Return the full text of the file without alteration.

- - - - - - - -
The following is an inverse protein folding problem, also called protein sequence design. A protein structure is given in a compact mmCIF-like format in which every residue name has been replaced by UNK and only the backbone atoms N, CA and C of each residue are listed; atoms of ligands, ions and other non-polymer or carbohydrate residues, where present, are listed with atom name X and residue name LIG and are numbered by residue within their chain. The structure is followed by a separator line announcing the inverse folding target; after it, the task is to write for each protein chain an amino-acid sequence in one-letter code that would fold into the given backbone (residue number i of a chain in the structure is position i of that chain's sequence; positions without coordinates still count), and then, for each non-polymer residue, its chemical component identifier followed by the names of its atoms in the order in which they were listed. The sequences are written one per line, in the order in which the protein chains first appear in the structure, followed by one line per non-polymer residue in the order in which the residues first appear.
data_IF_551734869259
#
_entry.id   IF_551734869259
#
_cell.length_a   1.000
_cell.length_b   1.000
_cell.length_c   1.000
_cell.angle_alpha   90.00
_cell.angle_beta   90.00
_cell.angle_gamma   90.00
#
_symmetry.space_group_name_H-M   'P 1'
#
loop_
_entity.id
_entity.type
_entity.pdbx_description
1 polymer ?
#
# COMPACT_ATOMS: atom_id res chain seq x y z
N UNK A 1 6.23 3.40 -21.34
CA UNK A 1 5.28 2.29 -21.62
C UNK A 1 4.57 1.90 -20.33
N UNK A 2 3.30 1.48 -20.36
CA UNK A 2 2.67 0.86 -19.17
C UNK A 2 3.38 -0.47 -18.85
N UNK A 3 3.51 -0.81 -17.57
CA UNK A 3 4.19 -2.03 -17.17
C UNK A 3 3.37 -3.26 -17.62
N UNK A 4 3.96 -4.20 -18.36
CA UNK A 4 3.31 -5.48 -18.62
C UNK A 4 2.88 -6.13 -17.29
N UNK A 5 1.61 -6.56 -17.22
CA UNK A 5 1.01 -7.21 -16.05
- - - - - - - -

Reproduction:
The following is an inverse protein folding problem, also called protein sequence design. A protein structure is given in a compact mmCIF-like format in which every residue name has been replaced by UNK and only the backbone atoms N, CA and C of each residue are listed; atoms of ligands, ions and other non-polymer or carbohydrate residues, where present, are listed with atom name X and residue name LIG and are numbered by residue within their chain. The structure is followed by a separator line announcing the inverse folding target; after it, the task is to write for each protein chain an amino-acid sequence in one-letter code that would fold into the given backbone (residue number i of a chain in the structure is position i of that chain's sequence; positions without coordinates still count), and then, for each non-polymer residue, its chemical component identifier followed by the names of its atoms in the order in which they were listed. The sequences are written one per line, in the order in which the protein chains first appear in the structure, followed by one line per non-polymer residue in the order in which the residues first appear.
data_IF_551734869259
#
_entry.id   IF_551734869259
#
_cell.length_a   1.000
_cell.length_b   1.000
_cell.length_c   1.000
_cell.angle_alpha   90.00
_cell.angle_beta   90.00
_cell.angle_gamma   90.00
#
_symmetry.space_group_name_H-M   'P 1'
#
loop_
_entity.id
_entity.type
_entity.pdbx_description
1 polymer ?
#
# COMPACT_ATOMS: atom_id res chain seq x y z
N UNK A 1 6.23 3.40 -21.34
CA UNK A 1 5.28 2.29 -21.62
C UNK A 1 4.57 1.90 -20.33
N UNK A 2 3.30 1.48 -20.36
CA UNK A 2 2.67 0.86 -19.17
C UNK A 2 3.38 -0.47 -18.85
N UNK A 3 3.51 -0.81 -17.57
CA UNK A 3 4.19 -2.03 -17.17
C UNK A 3 3.37 -3.26 -17.62
N UNK A 4 3.96 -4.20 -18.36
CA UNK A 4 3.31 -5.48 -18.62
C UNK A 4 2.88 -6.13 -17.29
N UNK A 5 1.61 -6.56 -17.22
CA UNK A 5 1.01 -7.21 -16.05